The United States said Tuesday it had broken up a "chilling" plot planned high up in the Iranian government to assassinate the Saudi envoy to Washington and vowed to hold Tehran to account.
In an explosive twist to the bitter US showdown with the Islamic Republic, the Justice Department charged two men with conspiring with Iranian government factions to blow up Saudi Ambassador Adel Al-Jubeir on American soil.
"The complaint alleges that this conspiracy was conceived, sponsored and directed from Iran and constitutes a flagrant violation of US and international law," said US Attorney General Eric Holder.
"In addition to holding these individual conspirators accountable for their alleged role in this plot, the United States is committed to holding Iran accountable for its actions," he said.
A criminal complaint named Manssor Arbabsiar, a 56-year-old naturalized US citizen holding Iranian and US passports, and Gholam Shakuri, an Iran-based member of Iran's Quds Force, a unit of the Iranian Islamic Revolutionary Guard Corps, in the plot.
His lawyer said he would plead not guilty, if charged.
The alleged attack, dubbed by one top US official a "Hollywood" scenario, was broken open by a paid US source posing as a member of a "violent" Mexico-based drugs cartel known for "numerous" assassinations and murders.
The defendants believed the cartel would provide explosives for an attack on the ambassador, the complaint said.
One official said the assassination could have been followed by other "lethal" attacks plotted by Iran. Unconfirmed media reports said Israel's embassy in Washington could have been a target.
An aide to Iran's President Mahmoud Ahmadinejad dismissed the allegations as a "prefabricated scenario" designed to "turn public attention away from domestic problems within the United States."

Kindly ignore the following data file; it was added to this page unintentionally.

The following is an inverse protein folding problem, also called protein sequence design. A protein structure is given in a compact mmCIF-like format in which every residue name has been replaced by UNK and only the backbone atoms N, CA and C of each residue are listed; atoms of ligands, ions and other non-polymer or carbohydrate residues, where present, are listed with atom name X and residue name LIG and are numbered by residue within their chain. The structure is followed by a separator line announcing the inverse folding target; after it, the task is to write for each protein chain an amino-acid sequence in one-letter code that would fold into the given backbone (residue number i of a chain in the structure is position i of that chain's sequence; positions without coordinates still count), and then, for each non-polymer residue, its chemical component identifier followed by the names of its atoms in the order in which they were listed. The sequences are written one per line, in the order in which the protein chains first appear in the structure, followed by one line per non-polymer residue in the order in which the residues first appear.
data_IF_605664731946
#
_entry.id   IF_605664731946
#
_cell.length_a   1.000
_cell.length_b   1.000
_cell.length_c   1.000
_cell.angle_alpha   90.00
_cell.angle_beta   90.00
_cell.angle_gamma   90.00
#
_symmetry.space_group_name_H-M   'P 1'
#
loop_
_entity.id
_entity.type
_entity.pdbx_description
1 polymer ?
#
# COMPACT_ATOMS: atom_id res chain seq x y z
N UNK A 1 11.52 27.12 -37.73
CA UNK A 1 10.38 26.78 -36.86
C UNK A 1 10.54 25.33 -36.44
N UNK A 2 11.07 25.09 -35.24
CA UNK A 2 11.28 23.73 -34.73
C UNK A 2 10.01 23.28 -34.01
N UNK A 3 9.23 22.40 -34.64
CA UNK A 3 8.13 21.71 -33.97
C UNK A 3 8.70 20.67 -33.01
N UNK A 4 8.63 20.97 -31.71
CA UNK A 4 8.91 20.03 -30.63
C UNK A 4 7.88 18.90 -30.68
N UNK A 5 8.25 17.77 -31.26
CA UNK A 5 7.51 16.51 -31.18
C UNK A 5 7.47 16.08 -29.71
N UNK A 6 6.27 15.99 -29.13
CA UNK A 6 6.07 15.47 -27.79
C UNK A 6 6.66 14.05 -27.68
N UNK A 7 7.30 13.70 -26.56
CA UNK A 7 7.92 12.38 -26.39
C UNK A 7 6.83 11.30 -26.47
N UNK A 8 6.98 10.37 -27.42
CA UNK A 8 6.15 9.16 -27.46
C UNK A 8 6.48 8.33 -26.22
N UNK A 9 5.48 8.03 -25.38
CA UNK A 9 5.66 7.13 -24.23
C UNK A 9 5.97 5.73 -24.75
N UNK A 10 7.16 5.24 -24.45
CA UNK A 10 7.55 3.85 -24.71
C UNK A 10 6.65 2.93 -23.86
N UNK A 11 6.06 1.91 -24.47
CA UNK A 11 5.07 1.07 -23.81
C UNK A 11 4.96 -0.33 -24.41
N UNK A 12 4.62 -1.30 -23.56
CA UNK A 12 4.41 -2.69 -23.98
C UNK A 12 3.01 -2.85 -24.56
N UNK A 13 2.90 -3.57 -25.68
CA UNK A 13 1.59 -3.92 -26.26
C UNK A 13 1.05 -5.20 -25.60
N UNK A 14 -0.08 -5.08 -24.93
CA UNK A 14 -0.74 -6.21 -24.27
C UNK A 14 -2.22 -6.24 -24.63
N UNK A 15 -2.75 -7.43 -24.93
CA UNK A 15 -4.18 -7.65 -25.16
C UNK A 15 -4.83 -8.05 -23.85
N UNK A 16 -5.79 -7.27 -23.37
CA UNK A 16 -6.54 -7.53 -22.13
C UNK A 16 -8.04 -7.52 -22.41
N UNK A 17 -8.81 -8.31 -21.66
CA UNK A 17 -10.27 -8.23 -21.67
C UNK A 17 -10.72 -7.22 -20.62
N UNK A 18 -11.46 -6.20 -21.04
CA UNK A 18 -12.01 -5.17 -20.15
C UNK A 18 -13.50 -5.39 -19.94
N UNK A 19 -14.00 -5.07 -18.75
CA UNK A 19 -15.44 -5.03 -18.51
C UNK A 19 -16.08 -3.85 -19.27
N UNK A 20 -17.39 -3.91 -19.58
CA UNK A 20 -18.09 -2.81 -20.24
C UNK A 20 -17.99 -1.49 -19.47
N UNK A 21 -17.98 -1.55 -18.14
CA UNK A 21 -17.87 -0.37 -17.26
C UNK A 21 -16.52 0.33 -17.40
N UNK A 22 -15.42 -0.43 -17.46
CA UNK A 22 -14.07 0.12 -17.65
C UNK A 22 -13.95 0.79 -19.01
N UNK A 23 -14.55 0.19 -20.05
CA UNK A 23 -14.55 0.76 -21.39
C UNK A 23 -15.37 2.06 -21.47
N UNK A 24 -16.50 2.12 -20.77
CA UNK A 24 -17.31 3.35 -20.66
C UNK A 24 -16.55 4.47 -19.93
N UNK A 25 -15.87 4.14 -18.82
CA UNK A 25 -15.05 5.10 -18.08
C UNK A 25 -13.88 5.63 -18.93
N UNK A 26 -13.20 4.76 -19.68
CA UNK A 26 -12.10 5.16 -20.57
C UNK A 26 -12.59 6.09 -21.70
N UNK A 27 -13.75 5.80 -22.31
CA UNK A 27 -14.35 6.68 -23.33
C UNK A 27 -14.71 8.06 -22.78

But US Secretary of State Hillary Clinton said the United States would consult its allies about how to "further isolate" Iran.
News of the plot will sow even deeper distrust between fierce Gulf antagonists Iran and Saudi Arabia, amid the international standoff over Tehran's nuclear program.
The Saudi embassy in Washington said the "attempted plot is a despicable violation of international norms, standards and conventions and is not in accord with the principles of humanity."
Holder said the plot against Jubeir, known as Saudi King Abdullah's closest advisor on foreign affairs, was directed and approved by elements of the Iranian government, and specifically, senior members of the Quds Force.
"High-up officials in those agencies ... an integral part of the Iranian government, were responsible for this plot," he said.
The Treasury Department froze US assets of Shakuri and Arbabsiar, and three others, Qasem Soleimani, Hamed Abdollahi and Abdul Reza Shahlai, who it said were senior Quds Force officers involved in the plot.
"Iran once again has used the Quds Force and the international financial system to pursue an act of international terrorism," said David Cohen, Treasury under secretary for Terrorism and Financial Intelligence.
Aides said that US President Barack Obama was first briefed on an alleged Iranian plot to kill the Saudi ambassador in June.
Robert Mueller, Director of the Federal Bureau of Investigation, said that the plot, which was disrupted before anyone was in imminent danger and explosives were bought, could have caused carnage.
"Though it reads like the pages of a Hollywood script, the impact would have been very real and many lives would have been lost," Mueller said.
The Justice Department said the plot was infiltrated partly by a US Drug Enforcement Agency agent posing as a member of the cartel.
Holder alleged that in a series of meetings, Arbabsiar set up an international conspiracy by the Iranian government to pay the supposed cartel $1.5 million to murder the ambassador.
Arbabsiar -- with Shakuri's approval -- then facilitated the wiring of approximately $100,000 into a US bank account as a down payment for the assassination attempt, the complaint said.
The Justice Department said Arbabsiar had confessed and provided testimony about the role in the plot of elements of the Iranian government.
Preet Bharara, US Attorney for the Southern District of New York, said the plot was "chilling" and alleged the confidential source named in the complaint had told one of the defendants an attack could take place in a restaurant holding up to 150 people. The defendant apparently answered "no big deal."
Source: AFP Global Edition